LESSON: If we have as much sense as a Goose we stay in formation with those headed where we want to go. We are willing to accept their help and give our help to others.
FACT 3: When the lead Goose tires, it rotates back into the formation and another Goose flies to the point position.
LESSON: It pays to take turns doing the hard tasks and sharing leadership. As with Geese, people are interdependent on each other's skills, capabilities and unique arrangements of gifts, talents or resources.
FACT 4: The Geese flying in formation honk to encourage those up front to keep up their speed.
LESSON: We need to make sure our honking is encouraging. In groups where there is encouragement, the production is much greater. The power of encouragement (to stand by one's heart or core values and encourage the heart and core of other) is the quality of honking we seek.
FACT 5: When a Goose gets sick, wounded or shot down, two Geese drop out of formation and follow it down to help and protect it. They stay with it until it dies or is able to fly again. Then, they launch out with another formation or catch up with the flock.
LESSON: If we have as much sense as Geese, we will stand by each other in difficult times as well as when we are strong.

Canada Goose

Species: Scientific name : Brata canadensis Common Name: Canada Geese
(Other Common Names: Canadian Goose, Canadian honker, honker goose)

Canada Geese are web-footed birds which are 35-43 inches long and weigh 3-10 pounds. A male is referred to as a gander and a female a goose. The young are called goslings. Male and female geese look exactly alike although the female may be smaller than the male. Geese have a grayish brown coat and white patches on its cheeks. The head, neck and tail are black and the under parts are gray. Six of eleven breeds live in North America.

Calls/Displays: the following calls are used by Canada Geese:

  • Hissing: a sharp, sibilant sound directed against intruders and apparently signaling threat and alarm nearby.
  • Honking: a cry characteristically used by both male and female as (a) a territorial advertisement and warning, (b) a long-distance call or answer to the mate, © part of the greeting ceremony when mates come together after having been separated, (d) an alarm call, and (e) during flight or preceding take-off.
  • Short-distance call of the mate (or to goslings): a low, short, rather soft grunt, given repeatedly, about once a second: kum! kum! kum!
  • Special greeting call for the female: a rather loud, prolonged, snoring sound peculiar to the male and directed only to his mate..
  • Scream of pain: an outcry usually heard when a bird is unexpectedly bitten.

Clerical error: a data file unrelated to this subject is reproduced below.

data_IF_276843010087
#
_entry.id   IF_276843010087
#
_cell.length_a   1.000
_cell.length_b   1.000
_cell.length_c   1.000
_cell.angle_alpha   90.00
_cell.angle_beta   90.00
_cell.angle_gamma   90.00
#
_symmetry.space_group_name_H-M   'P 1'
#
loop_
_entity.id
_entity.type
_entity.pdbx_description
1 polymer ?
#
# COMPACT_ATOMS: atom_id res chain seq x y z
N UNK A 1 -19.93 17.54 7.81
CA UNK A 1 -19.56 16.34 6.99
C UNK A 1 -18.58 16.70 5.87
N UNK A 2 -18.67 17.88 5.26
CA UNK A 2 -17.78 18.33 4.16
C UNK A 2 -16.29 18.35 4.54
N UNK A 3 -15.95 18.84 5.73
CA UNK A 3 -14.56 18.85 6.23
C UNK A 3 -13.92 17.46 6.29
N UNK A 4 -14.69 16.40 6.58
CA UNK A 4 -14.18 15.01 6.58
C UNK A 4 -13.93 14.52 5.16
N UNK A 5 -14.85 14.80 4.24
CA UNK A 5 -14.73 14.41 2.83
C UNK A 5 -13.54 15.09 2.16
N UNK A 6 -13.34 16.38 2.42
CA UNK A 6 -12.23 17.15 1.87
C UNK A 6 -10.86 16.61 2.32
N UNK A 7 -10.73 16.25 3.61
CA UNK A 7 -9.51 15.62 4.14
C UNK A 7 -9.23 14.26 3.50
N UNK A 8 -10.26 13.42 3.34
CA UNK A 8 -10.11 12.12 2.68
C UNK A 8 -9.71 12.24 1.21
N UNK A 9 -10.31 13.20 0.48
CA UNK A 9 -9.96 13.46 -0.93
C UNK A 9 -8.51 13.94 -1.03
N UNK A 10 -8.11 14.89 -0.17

• Distress call of adults: a loud oh!-oo, oh!oo, sounded by birds separated from their mates or attacked by dominant birds.
  • Distress call of goslings: a loud peeping that young birds typically give when lost.
  • Contentment notes of goslings: a rapid series of light, soft notes- wheeoo, wheeoo- made by goslings to denote relief at being found.

When a flock of geese fly in a “V” formation, the geese honk to encourage those up front to keep up their speed. In flight, the upper and lower tail forms a white crescent just in front of the black tail.

Taxonomic affiliation: Canada Geese are one of the most popular water game birds. The complete classification is as follows:

  • Kingdom: Animal;
  • Phylum: Chordata;
  • Class: Aves (Latin for birds);
  • Order: Anseriformes (Latin for goose);
  • Family: Anatidae (all web-footed birds with lamellate bills which includes the duck and the swan);
  • Genus: Branta; and Species: canadensis (Latin for Canada).

Range: The Canada Geese are natives to North America. They range from the Arctic coast of northeastern Asia and of North America to lower California and Mexico.

Diet: Geese find much of their food on land, since they are largely vegetarian. They enjoy eating roots, leaves, grains, and vegetables. They also love eating new shoots of grass and new buds of corn from fields. Wheat, corn, rye, barley, rice, sorghum, and oats are very important to their diets during the fall and winter.

During the spring, they enjoy eating sprouts.

Habitat: The geese are mainly found in marshes, wide stretches of water (lakes, ponds, and streams), and (corn) fields. The Canada goose builds its nest in marshes on mounds. The nest is made of grass and leaves and lined with feathers (down). Six of eleven breeds live in North America.